• Following determination and identification of fiducial markers on the functional image, corresponding anatomical indicia or points are determined 66 on the anatomical image. In the cardiac study example given above, the ventricular grooves would be identified on the anatomical image. Once the corresponding anatomical indicia are determined and identified, the functional image is overlaid 68 on the anatomical image such that anatomical indicia and the fiducial markers are cooperatively aligned. In this regard, in a preferred embodiment, the anatomical image remains fixed and the functional image is superimposed thereon.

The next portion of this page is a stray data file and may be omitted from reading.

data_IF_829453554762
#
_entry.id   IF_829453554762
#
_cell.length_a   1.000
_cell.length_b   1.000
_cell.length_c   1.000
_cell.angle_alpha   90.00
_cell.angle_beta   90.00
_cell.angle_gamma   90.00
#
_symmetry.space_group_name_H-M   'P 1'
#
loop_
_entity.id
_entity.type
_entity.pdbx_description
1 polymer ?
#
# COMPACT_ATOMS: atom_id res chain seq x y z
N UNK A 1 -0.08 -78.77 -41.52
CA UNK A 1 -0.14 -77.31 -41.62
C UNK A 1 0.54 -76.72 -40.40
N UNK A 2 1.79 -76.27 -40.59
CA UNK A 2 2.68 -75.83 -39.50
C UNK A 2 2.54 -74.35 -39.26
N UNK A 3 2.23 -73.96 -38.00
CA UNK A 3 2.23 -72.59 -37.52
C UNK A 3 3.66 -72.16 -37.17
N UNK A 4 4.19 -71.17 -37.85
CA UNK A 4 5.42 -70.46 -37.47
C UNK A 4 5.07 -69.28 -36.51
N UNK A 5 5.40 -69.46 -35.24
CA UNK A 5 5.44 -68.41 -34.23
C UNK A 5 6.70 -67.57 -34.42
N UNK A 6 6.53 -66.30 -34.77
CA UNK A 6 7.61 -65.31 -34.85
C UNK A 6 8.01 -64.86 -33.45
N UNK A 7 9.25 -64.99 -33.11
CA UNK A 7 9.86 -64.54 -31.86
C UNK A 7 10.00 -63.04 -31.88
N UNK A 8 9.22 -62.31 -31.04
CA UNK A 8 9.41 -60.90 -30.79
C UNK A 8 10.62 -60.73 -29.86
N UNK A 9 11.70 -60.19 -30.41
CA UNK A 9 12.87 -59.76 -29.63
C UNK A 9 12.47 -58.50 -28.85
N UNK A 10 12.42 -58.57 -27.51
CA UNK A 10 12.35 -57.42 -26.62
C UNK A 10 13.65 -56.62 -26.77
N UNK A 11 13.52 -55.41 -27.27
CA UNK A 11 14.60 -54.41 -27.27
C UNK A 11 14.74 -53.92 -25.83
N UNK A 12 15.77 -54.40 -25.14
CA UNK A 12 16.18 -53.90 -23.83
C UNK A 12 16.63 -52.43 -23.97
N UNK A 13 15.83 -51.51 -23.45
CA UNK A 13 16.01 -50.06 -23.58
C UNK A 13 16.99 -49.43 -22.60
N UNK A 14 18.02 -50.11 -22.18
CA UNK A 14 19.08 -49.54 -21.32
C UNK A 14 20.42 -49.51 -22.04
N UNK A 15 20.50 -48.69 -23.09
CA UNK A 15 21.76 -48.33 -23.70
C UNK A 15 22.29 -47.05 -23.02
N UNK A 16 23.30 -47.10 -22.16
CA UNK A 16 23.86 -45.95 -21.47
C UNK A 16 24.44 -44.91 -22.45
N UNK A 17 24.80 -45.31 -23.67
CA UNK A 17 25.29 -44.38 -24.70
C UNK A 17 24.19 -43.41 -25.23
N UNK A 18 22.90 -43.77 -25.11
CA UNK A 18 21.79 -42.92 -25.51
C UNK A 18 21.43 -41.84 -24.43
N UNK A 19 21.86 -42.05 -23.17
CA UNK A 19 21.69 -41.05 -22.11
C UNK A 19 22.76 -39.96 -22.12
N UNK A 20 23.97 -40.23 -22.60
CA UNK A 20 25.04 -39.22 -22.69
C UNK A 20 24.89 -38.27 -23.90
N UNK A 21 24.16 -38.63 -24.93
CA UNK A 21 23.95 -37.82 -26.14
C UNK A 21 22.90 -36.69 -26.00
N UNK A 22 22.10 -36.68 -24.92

• The aligning of the fiducial markers and the corresponding anatomical indicia may be carried automatically by a computer programmed to do so or may be done through user interaction with a graphical user interface (GUI) displaying each of the images. In this regard, the user, such a radiologist, technician, or health care professional, may electronically “grab” the functional image, “drag” the image age over the anatomical image such that the fiducial markers and anatomical indicia are aligned, and “drop”the functional image on the anatomical image. In another embodiment, the user may identify or “highlight” the respective fiducial markers and anatomical indicia, and then instruct the computer to overlay or superimpose the functional image on the anatomical image. Additionally, to sufficiently align the fiducial markers and the corresponding anatomical indicia it may be necessary to carry out various translation, scaling, and rotation processes.